Hundreds of activists from around the country joined local unionized coal miners in standing up to the coal industry last week, marching for five days and 50 miles through West Virginia. Their protest culminated on Saturday at Blair Mountain, the site of a violent clash in 1921 between 15,000 striking coal miners and a hired army paid by Big Coal bosses. That battle was a major milestone in the fight for the right to unionize.
Blair Mountain was added to the National Register of Historic Places in 2009, but then removed in 2010; activists blame the reversal on pressure from the coal industry. Now Big Coal wants to literally erase history by blowing Blair Mountain up, making it just one more casualty of mountaintop-removal mining. Protesters say no way.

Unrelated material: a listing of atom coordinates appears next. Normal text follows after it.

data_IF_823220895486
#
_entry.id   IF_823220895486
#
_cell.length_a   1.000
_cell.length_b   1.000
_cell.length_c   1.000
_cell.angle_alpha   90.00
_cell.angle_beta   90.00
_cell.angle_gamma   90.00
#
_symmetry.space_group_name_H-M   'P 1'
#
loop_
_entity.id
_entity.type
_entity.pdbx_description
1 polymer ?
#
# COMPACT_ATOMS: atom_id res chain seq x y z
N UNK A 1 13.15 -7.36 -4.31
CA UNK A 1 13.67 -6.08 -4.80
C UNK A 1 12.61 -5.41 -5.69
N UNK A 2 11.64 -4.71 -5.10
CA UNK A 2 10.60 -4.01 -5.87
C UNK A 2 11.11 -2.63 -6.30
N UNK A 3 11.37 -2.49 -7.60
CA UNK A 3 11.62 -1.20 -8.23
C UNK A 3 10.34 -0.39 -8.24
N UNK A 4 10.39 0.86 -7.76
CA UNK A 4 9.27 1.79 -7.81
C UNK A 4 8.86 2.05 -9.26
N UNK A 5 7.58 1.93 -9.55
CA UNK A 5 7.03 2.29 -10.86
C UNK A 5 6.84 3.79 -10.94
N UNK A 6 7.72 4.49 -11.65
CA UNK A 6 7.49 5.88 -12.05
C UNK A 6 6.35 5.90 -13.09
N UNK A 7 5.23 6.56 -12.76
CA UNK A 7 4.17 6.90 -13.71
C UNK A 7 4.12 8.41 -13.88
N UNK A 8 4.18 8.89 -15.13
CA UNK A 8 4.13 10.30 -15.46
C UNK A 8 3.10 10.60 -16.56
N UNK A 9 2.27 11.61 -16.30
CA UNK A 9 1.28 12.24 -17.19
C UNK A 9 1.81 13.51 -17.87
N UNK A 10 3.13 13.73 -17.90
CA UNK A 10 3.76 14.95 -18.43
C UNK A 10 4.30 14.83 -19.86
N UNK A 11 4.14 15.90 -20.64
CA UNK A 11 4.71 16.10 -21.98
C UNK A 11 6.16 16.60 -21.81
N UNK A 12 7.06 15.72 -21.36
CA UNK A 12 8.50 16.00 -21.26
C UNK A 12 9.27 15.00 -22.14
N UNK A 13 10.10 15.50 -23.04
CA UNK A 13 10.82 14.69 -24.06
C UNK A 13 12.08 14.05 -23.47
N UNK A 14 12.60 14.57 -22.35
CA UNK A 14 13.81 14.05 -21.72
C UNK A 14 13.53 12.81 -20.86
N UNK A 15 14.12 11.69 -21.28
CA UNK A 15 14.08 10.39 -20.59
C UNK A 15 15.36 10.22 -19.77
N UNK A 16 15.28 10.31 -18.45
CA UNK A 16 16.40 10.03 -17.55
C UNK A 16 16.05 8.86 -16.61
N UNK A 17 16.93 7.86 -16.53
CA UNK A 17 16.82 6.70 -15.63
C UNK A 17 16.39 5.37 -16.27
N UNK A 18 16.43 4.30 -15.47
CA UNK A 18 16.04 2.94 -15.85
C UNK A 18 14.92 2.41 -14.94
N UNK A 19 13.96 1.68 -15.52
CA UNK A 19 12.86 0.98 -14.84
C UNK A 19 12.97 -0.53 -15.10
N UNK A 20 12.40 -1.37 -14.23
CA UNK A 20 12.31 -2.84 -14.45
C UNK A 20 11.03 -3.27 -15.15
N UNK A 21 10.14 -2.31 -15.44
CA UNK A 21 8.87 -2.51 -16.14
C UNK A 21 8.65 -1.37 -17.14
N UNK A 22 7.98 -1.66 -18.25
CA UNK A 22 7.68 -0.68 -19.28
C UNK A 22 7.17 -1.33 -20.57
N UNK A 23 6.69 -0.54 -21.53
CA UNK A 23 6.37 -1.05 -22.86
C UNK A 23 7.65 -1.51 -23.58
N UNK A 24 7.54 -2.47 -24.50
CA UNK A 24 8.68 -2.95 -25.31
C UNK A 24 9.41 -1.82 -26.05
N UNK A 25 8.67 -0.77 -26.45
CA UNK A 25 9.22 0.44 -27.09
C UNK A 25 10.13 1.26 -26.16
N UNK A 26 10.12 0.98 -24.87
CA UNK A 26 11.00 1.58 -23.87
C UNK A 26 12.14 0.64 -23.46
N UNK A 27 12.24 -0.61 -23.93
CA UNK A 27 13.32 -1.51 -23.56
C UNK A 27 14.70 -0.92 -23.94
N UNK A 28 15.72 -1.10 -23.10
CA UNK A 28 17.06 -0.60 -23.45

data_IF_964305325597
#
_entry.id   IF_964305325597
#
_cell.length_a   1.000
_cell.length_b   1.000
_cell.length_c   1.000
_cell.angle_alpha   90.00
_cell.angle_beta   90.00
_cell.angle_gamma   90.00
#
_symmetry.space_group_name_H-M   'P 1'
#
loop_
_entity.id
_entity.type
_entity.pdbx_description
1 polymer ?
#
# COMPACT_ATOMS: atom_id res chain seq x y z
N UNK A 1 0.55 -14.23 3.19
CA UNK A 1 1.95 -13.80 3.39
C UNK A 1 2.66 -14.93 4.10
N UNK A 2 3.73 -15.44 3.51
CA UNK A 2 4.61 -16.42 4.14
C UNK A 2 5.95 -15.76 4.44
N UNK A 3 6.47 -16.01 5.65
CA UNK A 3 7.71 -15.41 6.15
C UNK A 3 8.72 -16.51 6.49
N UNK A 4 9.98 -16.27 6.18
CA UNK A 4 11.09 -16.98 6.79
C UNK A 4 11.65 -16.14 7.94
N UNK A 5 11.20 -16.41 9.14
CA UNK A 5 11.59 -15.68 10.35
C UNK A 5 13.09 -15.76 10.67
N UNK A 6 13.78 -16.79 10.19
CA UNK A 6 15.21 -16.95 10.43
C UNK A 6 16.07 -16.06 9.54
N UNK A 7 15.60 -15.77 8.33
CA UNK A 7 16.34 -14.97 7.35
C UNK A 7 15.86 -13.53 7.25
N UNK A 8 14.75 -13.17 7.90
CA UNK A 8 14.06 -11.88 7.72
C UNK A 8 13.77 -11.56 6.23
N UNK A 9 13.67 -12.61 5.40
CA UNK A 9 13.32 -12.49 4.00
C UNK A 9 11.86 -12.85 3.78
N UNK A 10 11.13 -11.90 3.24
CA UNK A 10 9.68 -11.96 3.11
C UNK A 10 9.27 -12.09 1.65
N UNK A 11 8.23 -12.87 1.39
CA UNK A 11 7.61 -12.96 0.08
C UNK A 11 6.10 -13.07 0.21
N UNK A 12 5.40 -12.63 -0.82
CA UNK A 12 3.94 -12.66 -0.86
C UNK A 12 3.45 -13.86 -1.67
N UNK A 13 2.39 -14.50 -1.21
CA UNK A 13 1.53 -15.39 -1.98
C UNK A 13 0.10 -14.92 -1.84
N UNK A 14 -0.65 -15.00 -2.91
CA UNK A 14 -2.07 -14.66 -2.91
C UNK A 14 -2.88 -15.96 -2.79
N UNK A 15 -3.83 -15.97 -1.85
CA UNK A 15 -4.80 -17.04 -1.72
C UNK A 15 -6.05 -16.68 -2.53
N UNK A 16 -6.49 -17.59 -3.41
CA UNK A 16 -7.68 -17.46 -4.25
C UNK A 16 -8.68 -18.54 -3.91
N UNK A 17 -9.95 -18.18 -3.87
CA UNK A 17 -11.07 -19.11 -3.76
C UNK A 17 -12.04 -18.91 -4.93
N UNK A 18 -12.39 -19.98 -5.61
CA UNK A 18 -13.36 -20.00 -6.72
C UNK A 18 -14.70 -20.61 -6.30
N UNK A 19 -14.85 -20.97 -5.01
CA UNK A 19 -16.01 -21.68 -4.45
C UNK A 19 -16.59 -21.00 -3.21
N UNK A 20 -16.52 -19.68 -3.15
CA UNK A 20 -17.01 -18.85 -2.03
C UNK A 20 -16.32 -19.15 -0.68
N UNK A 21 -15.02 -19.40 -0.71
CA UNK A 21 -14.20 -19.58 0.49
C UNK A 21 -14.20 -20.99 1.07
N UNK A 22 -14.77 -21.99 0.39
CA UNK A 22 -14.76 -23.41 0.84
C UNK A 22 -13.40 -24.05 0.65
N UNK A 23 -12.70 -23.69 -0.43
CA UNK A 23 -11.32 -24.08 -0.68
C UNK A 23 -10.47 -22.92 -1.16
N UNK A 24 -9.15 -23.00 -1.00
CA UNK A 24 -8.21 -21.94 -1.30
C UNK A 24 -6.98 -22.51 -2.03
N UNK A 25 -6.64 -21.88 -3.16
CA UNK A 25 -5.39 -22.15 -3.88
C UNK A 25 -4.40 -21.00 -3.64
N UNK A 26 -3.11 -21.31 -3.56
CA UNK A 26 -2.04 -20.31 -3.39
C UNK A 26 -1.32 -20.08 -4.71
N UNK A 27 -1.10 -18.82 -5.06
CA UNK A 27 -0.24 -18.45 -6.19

In this video, photographer Jay Mallin captures the march and explains the history:
Also check out:
- Tim DeChristopher: “Blair Mountain: A new milestone in the climate justice movement?“
- Matt Wasson: “Labor and enviros join up in W.Va. to fight mountaintop coal mining“